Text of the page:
PHILADELPHIA INTERNATIONAL RECORDS SAYS GOODBYE AS ‘SOUND OF PHILADELPHIA’ BUILDING FOREVER SILENCED – FORMER HOME OF GAMBLE & HUFF’S WORLD-RENOWNED PHILLY SOUND AND CAMEO-PARKWAY RECORDS TO MAKE WAY FOR HI-RISE HOTEL AND LUXURY CONDOMINIUM
Lowering and Removal of Iconic Neon Sign Signifies Closure of Legendary Record Label As Historic Building Prepares For Wrecking Ball
PHILADELPHIA – The “Love Train” that has carried “The Sound of Philadelphia (TSOP)” to “people all over the world” for almost half a century made its last physical stop at 309 S. Broad Street this week as the legendaryPhiladelphia International Records label, founded by Rock and Roll Hall of Fame producer-songwriters Kenneth Gamble and Leon Huff, was officially shut down with the sale of its historic building to a prominent local developer. “The closing of the company and building is definitely bittersweet, but we are extremely proud and honored to have been able to create so much great music out of our ‘309’ location,” said Gamble & Huff in a joint statement. “It was such a blessing and miracle how all of this came together over 50 years. More importantly, we would like to thank all of the wonderful musicians, artists and staff members who helped make Philadelphia International Records what it became – and what it remains – an incredible African-American institution and music and cultural brand.”
Gamble & Huff’s Philadelphia International Records became the birthplace, incubator and launching pad for the Philly Soul sound aka “The Sound of Philadelphia (TSOP),” a unique blend of R&B rhythms, sweet soul vocals, deep funk grooves, pulsing horn charts and lush string arrangements with melodic structures combining elements of pop, jazz and world music.With a stable core of artists led by the O’Jays, Harold Melvin and the Blue Notes, Billy Paul, MFSB and the Three Degrees, Gamble & Huff co-founded Philadelphia International Records and began creating monster hits from nearly the first day of its inception in 1971. They continued to record, collaborate and produce major hits with a galaxy of stars from the pop, rock, soul and jazz universes, including Michael Jackson and the Jacksons, Elton John, Lou Rawls, Teddy Pendergrass, Patti LaBelle, the Spinners, the Stylistics, the Delfonics, Dusty Springfield, Jerry Butler, Wilson Pickett, LaBelle, Archie Bell & the Drells, the Soul Survivors, Laura Nyro, theTrammps, McFadden & Whitehead, Phyllis Hyman, the Dells and many more. “We were honored to record our many hits with Philadelphia International Records under the tutelage of Gamble & Huff, who were not only great producers but excellent songwriters for us and the many others on the roster,” saidWalter Williams of the O’Jays. “More importantly, we respected these two great men and the PIR record label for nurturing and helping other artists, producers and writers to also become hit makers. The O’Jays definitely benefited, even down to this day, from being a part of the Philadelphia International Records family.”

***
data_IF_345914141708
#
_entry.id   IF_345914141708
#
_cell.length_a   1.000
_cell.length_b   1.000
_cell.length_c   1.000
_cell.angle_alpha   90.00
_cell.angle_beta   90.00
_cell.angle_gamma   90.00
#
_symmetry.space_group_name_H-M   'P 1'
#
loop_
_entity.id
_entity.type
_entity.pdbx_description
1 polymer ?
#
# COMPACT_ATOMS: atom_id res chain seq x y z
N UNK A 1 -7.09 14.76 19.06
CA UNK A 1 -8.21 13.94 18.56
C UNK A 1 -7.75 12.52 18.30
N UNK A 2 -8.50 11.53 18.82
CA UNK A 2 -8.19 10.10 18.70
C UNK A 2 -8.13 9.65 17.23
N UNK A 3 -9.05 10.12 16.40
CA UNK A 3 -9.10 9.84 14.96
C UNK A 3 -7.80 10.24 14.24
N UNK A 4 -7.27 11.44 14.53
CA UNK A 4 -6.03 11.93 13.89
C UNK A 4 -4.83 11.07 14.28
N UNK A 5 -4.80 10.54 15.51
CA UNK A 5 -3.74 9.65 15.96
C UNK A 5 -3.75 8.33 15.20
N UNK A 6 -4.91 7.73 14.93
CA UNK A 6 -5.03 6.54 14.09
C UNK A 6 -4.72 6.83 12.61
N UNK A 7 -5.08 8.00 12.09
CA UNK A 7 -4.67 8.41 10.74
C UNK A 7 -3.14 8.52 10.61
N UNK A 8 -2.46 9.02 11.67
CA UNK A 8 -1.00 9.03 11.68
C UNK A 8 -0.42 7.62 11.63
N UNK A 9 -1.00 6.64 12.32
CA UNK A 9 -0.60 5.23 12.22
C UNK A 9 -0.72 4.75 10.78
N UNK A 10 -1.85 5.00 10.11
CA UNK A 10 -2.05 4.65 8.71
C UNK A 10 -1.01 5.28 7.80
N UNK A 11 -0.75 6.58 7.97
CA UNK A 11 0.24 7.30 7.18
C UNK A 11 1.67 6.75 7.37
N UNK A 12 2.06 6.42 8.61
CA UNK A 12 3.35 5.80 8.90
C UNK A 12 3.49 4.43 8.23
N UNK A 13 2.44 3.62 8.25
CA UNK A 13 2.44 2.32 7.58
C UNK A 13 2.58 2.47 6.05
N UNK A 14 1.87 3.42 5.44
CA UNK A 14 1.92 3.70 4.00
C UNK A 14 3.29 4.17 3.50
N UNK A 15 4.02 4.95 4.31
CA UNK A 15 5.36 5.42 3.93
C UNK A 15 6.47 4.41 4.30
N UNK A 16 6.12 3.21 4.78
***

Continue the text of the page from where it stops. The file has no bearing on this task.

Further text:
The label produced some of the world’s greatest hit songs such as “ Love Train,” “If You Don’t Know Me by Now,” “For The Love Of Money,” “Don’t Leave Me This Way,” “Me and Mrs. Jones,” “Enjoy Yourself,” “I’mGonna Make You Love Me,” “Only the Strong Survive,” “You’ll Never Find A Love Like Mine,” “Ain’t NoStoppin Us Now,” “TSOP” (better known as the “Soul Train” theme) and many other Top 10 Billboard hits over the past 50 years. The PIR Catalog has some of the most sampled R&B catalogue in the world, appearing on recordings by artists such as Jay-Z, Kanye West, Mary J Blige, Destiny’s Child, Usher, T.I.,Chrisette Michele, Cam’ron, Ja Rule, Jaheim, Avant and many more. The iconic “Philadelphia International Records” blue neon sign that adorned the historic “Sound of Philadelphia” building at 309 S. Broad Street was permanently removed this week in final preparations for the famous structure’s demolition. The lowering of the sign symbolized the end of a legendary record label and an era whose music will continue to resonate deeply with “people all over the world” for generations to come.
“It’s a sad day for me,” said Charlie Ingui of the Soul Survivors, who recorded “Expressway to Your Heart” in the “309” building. “We had some great times in that building. The energy every day was unbelievable. It was a place that I just used to love to hang out, running in to guys from the Intruders, the Blue Notes, Tommy Bell, and so on. It’s just not going to be the same walking up and down Broad Street. I can close my eyes and really remember every day I was there, seeing the writers go in and out of that back section there, and just the parade of hits, man, it was really great.” As the corporate office for Gamble, Huff and their production and songwriting partner, Thom Bell, the monumental brick “Sound of Philadelphia” building served primarily as the source of the vast music catalog’s worldwide licensing. Their music has been featured prominently in television programs (“The Apprentice”), films (“American Hustle,” “Ice Age II,” “The Nutty Professor”) and advertising spots (Samsung, Coors, Verizon, Old Navy, The Gap) for more than 40 years, entering the musical DNA of contemporary culture.